Just in time for the Iowa primaries, Hillary Clinton has abandoned her post-2016 routine of soulful walks in the woods punctuated with conference appearances where she complains about the Russians while dressed in a mumu to attack another favorite bugbear of hers: Bernie Sanders.
In a lengthy interview with the Hollywood Reporter this week, Clinton was asked how she felt about Sanders, and she was evidently not in the mood to promote Democratic party unity. “He was in Congress for years,” she said. “He had one senator support him. Nobody likes him, nobody wants to work with him, he got nothing done. He was a career politician. It’s just all baloney, and I feel so bad that people got sucked into it.”
She went on to indict him for sexism as well. “It’s not only him, it’s the culture around him,” Clinton said. “It’s his leadership team. It’s his prominent supporters. It’s his online Bernie Bros and their relentless attacks on lots of his competitors, particularly the women. And I really hope people are paying attention to that because it should be worrisome that he has permitted this culture—not only permitted, [he] seems to really be very much supporting it.”
It’s an odd charge coming from a woman who, for decades, used her power and connections to defend her own husband’s predatory sexual behavior and attack the women who had accused him of far worse than sexism. But Clinton seems happy to live with such contradictions. Asked by the Hollywood Reporter about the rape and assault charges against Harvey Weinstein, who raised money for Clinton and many other Democrats, Clinton responded, “How could we have known?” Asked if the MeToo movement made her reevaluate her husband’s behavior, Clinton said, “No.”
Clinton has long had a need to be perceived as “likable”—recall the outrage after then-Senator Barack Obama’s offhandedly remarked during the primary debates in 2008 that Clinton was “likable enough”—and the press has no doubt encouraged this tendency by claiming that the issue of “likability” (which is really a stand-in for the public’s perceptions of a candidate’s authenticity) is a form of stealth sexism when raised about any woman running for office.
Clinton is also promoting a new documentary about herself, billed as “a remarkably intimate portrait of a public woman,” that premieres later this week at the Sundance Film Festival. But what she doesn’t seem to realize is that while she’s still understandably fixated on what happened to her in 2016, the public has largely moved on. Does anyone really believe that “everyday” people urge Clinton to run for president again, as she told the Hollywood Reporter? If so, who are these people?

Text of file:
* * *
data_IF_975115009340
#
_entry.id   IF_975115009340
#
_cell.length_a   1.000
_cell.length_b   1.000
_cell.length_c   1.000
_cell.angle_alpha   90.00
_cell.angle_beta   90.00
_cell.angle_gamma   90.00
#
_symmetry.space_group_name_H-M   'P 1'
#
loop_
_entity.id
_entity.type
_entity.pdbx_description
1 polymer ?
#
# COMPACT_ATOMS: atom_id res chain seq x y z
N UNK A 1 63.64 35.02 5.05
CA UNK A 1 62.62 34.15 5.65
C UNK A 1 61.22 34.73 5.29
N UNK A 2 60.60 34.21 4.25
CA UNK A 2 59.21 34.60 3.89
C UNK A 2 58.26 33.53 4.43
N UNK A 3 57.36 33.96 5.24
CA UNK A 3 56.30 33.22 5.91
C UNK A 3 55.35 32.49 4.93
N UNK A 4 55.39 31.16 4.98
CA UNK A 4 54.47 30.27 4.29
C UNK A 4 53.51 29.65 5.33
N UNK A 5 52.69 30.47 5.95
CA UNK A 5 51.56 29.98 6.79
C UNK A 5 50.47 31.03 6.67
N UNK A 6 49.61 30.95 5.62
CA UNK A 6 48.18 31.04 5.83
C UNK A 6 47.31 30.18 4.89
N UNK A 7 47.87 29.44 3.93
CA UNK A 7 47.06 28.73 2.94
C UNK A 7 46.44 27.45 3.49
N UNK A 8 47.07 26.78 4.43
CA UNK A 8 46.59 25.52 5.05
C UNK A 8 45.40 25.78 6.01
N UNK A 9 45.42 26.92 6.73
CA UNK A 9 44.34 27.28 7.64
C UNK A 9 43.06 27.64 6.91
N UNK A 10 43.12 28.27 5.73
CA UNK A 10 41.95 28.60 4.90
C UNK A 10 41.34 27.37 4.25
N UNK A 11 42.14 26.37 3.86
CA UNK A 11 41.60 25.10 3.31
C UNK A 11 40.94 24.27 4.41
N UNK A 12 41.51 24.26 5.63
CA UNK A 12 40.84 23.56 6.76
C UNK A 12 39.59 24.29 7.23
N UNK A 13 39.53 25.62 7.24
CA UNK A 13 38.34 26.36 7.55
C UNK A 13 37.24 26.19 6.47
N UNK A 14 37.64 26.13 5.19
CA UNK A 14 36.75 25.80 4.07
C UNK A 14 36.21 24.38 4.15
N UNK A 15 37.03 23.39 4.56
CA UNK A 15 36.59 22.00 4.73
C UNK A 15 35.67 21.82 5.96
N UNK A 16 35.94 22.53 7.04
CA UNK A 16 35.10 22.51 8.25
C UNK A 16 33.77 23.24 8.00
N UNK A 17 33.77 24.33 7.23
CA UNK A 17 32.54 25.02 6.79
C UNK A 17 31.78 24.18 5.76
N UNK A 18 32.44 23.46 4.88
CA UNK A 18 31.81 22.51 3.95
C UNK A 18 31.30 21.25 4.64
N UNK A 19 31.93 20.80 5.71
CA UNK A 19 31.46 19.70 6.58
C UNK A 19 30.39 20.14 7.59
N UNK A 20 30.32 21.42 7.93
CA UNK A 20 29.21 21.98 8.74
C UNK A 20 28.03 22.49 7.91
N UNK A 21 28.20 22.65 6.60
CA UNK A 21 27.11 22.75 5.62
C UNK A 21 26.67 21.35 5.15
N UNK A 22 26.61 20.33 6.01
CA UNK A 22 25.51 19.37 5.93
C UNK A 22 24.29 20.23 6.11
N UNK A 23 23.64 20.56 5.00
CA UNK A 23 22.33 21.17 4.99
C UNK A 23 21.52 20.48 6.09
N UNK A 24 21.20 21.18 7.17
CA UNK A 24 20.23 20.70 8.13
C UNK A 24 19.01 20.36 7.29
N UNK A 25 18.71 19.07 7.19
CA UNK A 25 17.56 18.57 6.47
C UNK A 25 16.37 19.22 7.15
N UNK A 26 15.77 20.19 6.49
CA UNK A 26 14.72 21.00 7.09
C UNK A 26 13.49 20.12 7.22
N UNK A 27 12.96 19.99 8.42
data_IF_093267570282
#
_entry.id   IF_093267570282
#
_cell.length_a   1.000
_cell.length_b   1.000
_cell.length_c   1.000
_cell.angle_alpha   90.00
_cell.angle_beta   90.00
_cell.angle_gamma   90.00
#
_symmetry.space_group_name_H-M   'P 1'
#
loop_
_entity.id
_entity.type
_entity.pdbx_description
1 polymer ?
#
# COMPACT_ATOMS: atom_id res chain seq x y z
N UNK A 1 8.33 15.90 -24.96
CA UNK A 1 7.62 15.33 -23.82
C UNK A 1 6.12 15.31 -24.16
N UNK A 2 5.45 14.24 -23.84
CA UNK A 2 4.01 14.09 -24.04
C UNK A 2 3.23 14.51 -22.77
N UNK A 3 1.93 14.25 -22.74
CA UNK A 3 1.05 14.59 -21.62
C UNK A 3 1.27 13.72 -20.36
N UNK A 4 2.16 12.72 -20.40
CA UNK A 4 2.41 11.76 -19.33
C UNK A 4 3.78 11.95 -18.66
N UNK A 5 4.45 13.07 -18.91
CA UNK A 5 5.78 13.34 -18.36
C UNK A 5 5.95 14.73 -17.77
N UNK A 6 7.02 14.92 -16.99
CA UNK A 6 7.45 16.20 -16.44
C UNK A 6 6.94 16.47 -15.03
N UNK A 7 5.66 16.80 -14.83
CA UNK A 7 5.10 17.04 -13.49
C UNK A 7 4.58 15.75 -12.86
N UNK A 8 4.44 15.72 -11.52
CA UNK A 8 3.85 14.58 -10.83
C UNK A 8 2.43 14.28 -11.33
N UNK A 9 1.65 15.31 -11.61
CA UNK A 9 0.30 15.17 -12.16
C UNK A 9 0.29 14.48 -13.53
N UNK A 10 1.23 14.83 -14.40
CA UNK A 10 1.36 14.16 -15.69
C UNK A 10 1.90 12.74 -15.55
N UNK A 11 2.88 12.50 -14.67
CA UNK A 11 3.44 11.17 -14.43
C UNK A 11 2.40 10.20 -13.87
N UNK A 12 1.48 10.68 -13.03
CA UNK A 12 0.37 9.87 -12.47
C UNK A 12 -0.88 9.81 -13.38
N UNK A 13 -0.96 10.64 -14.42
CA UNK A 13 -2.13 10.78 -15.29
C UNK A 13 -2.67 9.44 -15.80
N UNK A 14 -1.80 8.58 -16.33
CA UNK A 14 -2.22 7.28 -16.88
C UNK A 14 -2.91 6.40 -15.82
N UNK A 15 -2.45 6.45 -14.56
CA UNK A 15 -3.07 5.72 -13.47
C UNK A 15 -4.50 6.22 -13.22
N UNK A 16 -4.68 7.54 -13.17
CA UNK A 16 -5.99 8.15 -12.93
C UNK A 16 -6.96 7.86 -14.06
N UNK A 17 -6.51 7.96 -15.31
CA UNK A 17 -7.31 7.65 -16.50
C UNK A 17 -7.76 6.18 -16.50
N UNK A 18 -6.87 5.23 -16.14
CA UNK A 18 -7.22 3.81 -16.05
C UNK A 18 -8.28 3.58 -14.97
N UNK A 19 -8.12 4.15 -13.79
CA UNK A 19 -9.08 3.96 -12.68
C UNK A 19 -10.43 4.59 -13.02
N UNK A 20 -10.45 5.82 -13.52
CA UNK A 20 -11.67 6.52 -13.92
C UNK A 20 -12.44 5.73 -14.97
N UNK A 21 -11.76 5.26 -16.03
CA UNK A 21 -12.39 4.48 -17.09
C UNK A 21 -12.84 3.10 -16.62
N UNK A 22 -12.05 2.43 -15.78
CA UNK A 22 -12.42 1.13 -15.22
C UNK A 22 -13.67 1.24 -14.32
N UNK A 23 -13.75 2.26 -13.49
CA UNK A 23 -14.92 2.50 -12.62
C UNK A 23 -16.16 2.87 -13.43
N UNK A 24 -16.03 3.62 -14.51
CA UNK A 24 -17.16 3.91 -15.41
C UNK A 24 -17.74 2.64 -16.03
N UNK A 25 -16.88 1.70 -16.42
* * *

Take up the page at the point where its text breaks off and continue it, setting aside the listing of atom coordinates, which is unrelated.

Judging by the reaction to Clinton’s remarks about Bernie Sanders, it’s not people in the Democratic Party. The Hill described Clinton’s remarks as follows: “Hillary Clinton tears open wound with her attack on Bernie Sanders.” One former Democratic presidential campaign staffer told the paper, “You feel like looking Hillary square in the eye and asking, ‘What the hell are you doing?’”
Tulsi Gabbard, who is suing Hillary Clinton for defamation (after Clinton called her a “Russian asset”) was also critical of Clinton, telling a reporter in New Hampshire, “Look, it’s time to grow up. This isn’t high school.” Even the New York Times described Hillary’s remarks as “threatening to reopen the barely healed wounds of the 2016 primary” and quoted Alexandra Rojas of Justice Democrats describing Clinton’s statement as “unacceptable, out of touch and dangerous.”
For his part, Sanders tried to brush off the criticism (as he did earlier with Elizabeth Warren’s attempts to bait him into a fight about his supposed sexism during the last debate) saying, “On a good day, my wife likes me, so let’s clear the air on that one.”
And Clinton surrogates rushed to offer some damage control, portraying her as “busy with a variety of other projects” besides politics, including, according to the Times, “traveling to accept awards and honorary degrees” and going to Broadway shows. She’s even been “spotted at several concerts, including Fleetwood Mac, Earth Wind and Fire, and Billy Joel.”
That’s a good thing, if true, because she could use the distractions. Hillary Clinton seems to have an insatiable need to make the public like her by constantly reminding us of how she has been victimized by all the men in her life: Bill Clinton (implicitly), Bernie Sanders, Russian trolls, and, once again, Bernie Sanders. Alas, this isn’t the most persuasive case for female empowerment, especially from someone who recently “coauthored” a liberal herstory project with her daughter Chelsea called The Book of Gutsy Women.
Rather than lash out at Sanders or complain about sexism or meddle in the Democratic primary, perhaps Hillary should spend more time just being a private (and extremely wealthy) citizen. I have a suggestion for a Fleetwood Mac song she might want to add to her playlist.